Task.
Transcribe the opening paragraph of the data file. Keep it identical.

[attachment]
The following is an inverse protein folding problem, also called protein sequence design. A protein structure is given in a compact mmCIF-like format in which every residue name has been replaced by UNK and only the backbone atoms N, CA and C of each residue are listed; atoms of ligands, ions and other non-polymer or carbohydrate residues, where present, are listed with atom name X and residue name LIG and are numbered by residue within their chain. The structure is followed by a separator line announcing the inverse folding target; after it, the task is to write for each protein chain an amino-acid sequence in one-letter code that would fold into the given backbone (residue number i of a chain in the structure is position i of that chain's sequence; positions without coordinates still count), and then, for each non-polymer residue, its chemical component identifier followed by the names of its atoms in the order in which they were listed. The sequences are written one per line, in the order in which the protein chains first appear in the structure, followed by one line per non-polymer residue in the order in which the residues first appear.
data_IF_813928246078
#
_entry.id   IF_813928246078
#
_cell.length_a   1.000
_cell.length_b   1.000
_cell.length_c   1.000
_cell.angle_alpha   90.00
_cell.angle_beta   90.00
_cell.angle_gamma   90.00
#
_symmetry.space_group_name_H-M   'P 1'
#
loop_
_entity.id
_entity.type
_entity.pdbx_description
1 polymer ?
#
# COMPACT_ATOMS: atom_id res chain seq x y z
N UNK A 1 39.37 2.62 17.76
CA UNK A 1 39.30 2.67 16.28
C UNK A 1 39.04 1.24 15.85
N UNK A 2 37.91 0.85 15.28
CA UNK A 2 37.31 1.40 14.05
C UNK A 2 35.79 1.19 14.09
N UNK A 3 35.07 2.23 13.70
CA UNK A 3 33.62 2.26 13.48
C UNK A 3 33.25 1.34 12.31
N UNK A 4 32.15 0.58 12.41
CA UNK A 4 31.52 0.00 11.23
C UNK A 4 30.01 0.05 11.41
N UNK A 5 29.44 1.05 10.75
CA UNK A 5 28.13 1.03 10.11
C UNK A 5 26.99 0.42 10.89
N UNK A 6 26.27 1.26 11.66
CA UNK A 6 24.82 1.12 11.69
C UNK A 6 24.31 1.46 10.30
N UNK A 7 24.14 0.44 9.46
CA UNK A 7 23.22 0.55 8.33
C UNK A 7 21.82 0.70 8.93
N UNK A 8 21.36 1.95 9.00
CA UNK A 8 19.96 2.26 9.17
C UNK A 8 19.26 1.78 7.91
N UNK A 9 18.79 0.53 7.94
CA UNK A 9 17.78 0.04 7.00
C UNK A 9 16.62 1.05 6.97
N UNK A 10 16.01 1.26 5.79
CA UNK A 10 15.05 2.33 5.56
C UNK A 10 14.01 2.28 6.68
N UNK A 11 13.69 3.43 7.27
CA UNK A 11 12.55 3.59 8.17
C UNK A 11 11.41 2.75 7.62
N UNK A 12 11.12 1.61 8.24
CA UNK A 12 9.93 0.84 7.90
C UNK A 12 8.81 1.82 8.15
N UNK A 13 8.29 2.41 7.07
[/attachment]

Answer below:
The following is an inverse protein folding problem, also called protein sequence design. A protein structure is given in a compact mmCIF-like format in which every residue name has been replaced by UNK and only the backbone atoms N, CA and C of each residue are listed; atoms of ligands, ions and other non-polymer or carbohydrate residues, where present, are listed with atom name X and residue name LIG and are numbered by residue within their chain. The structure is followed by a separator line announcing the inverse folding target; after it, the task is to write for each protein chain an amino-acid sequence in one-letter code that would fold into the given backbone (residue number i of a chain in the structure is position i of that chain's sequence; positions without coordinates still count), and then, for each non-polymer residue, its chemical component identifier followed by the names of its atoms in the order in which they were listed. The sequences are written one per line, in the order in which the protein chains first appear in the structure, followed by one line per non-polymer residue in the order in which the residues first appear.